By Brandon Engel.
The film Deranged came out in 1974, the same year as The Texas Chainsaw Massacre. Both films were inspired by the Wisconsin murderer and body snatcher, Ed Gein, and both films were pivotal in terms of establishing the so-called hixploitation subgenre, which toys with stereotypical portrayals of rural whites or hillbillies in low-budget horror films. And while Deranged has largely fallen off the radar in comparison to the immensely successful Chainsaw, it bears revisiting now, as Deranged offered a more direct telling of the Gein case than any film that had been released prior.
Countless horror films, including Psycho and The Silence of the Lambs, were also inspired by Gein. The real life Gein lived on a farm just outside of the very small town of Plainfield, Wisconsin. He grew up under the influence of his fervently religious mother who taught her sons that the rest of the world was innately evil and that all women besides her were naturally prostitutes and instruments of the devil. She deliberately isolated them from the rest of the townsfolk. Their father died of alcoholism and the other son died suspiciously during a fire on the property (some theorize that Gein murdered his own brother, although this has never been substantiated).
His mother died from a series of strokes, leaving Gein alone. He boarded up the parts of the house she had used and lived in just the remaining parts. In the 1950s, he was suspected of the murder of a local store owner, and police found her body gutted like a deer in his shed. Police also discovered the head of another woman who had gone missing years before. Beyond the two murders and his suspected killing of his brother, Gein had been digging up bodies from the local graveyard and turned fragments of bodies into various gruesome objects and appliances littered throughout his ramshackle chamber of horrors. Gein was working on creating himself a “woman suit,” so he could pretend to be his mother.
Ed Gein was eventually found to be legally insane and spent the rest of his life in a mental institution, but the facts of his case have continued to provide the inspiration for a whole genre of horror films featuring a crazy farmer living in isolation who turns out to be a serial killer.
While The Texas Chainsaw Massacre only took some details from the Ed Gein story and integrated them into completely fictional narrative, the film Deranged sticks pretty closely to the original tale. The film does change the characters’ names, but only very slightly. Ed Gein becomes Ezra Cobb, who everyone calls “Ez.” The character named Mary only has her last name changed. The film stick so closely to the actual events that anyone with any knowledge about the Ed Gein story already knows what will happen and the suspense is largely lost. Modern viewers will recognize the actor playing Ezra Cobb as Roberts Blossom, who also played the seemingly creepy Old Man Marley from the movie Home Alone.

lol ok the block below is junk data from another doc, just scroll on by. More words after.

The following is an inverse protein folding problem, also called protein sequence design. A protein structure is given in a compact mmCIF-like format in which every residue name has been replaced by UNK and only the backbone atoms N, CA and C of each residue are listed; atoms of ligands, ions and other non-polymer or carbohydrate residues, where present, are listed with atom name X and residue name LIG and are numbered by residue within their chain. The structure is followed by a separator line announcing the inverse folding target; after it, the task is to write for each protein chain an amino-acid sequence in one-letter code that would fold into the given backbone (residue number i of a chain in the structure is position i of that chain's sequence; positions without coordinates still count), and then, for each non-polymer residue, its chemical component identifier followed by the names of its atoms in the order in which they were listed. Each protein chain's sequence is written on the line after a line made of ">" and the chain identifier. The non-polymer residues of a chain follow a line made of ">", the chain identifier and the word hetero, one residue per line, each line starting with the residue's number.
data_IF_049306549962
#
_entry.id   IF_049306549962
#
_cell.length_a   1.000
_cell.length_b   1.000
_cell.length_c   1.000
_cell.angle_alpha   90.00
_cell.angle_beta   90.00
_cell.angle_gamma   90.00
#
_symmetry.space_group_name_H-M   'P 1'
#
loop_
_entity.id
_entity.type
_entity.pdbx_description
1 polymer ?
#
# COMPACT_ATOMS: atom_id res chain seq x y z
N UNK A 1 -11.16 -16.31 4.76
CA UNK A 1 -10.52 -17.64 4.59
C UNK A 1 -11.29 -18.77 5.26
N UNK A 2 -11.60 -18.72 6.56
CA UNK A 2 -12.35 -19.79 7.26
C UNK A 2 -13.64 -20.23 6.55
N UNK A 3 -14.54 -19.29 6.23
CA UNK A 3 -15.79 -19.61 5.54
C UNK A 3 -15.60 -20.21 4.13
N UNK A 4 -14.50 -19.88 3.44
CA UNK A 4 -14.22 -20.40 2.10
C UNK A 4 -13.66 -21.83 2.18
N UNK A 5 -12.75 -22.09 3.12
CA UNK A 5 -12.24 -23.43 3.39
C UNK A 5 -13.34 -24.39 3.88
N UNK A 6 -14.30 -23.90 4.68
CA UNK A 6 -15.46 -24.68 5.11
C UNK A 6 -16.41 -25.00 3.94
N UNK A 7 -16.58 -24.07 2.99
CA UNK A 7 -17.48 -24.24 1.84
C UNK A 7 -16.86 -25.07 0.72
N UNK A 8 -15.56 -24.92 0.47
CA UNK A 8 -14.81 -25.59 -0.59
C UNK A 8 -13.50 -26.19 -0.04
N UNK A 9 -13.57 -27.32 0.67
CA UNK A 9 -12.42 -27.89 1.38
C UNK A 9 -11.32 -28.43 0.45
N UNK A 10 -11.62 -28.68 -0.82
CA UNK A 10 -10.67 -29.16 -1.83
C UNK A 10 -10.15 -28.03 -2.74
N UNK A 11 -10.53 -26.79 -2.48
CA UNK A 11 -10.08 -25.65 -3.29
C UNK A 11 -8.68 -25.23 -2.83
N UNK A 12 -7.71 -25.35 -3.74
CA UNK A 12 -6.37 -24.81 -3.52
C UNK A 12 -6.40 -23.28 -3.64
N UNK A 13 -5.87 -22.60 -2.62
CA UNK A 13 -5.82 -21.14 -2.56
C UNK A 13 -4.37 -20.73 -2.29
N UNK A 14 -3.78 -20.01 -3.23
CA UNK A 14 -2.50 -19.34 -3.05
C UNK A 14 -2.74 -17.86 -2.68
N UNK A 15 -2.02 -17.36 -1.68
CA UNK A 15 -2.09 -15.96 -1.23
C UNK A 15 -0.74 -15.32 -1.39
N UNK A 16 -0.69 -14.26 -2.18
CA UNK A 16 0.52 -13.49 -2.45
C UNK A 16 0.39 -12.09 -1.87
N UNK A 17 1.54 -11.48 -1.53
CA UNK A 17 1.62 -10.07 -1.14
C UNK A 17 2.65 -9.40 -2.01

The film isn’t without its shortcomings, though. There are many moments where it’s sort of ambiguous whether the film is actually trying to be funny. One particularly peculiar device used in Deranged is the narrator. The movie isn’t a mockumentary and doesn’t pretend to be, but a man acting like a reporter breaks into the film every now and then to comment on the story and Erza’s actions while sitting next to him. This somewhat oddly humorous narration has the effect of distancing the audience from what’s happening in the film, which was perhaps the point —calling attention to the artifice of the film itself to reduce tension.
And even though the film doesn’t quite get the same level of recognition that The Texas Chainsaw Massacre does, it is getting a little more recognition now thanks to DVD reissues and online streaming. Viewers of the film should pay attention to the special effects, because it is one of the first films worked on by the famous special effects and makeup artist Tom Savini. One of his gags in the movie features Ezra feeding his mother soup until she begins coughing up blood and he tries to spoon it back into her mouth. He said later that the bodies in the film were made with plastic skull kits glued onto bodies made of chicken wire and painted cotton.
Where to find out more and purchase Deranged: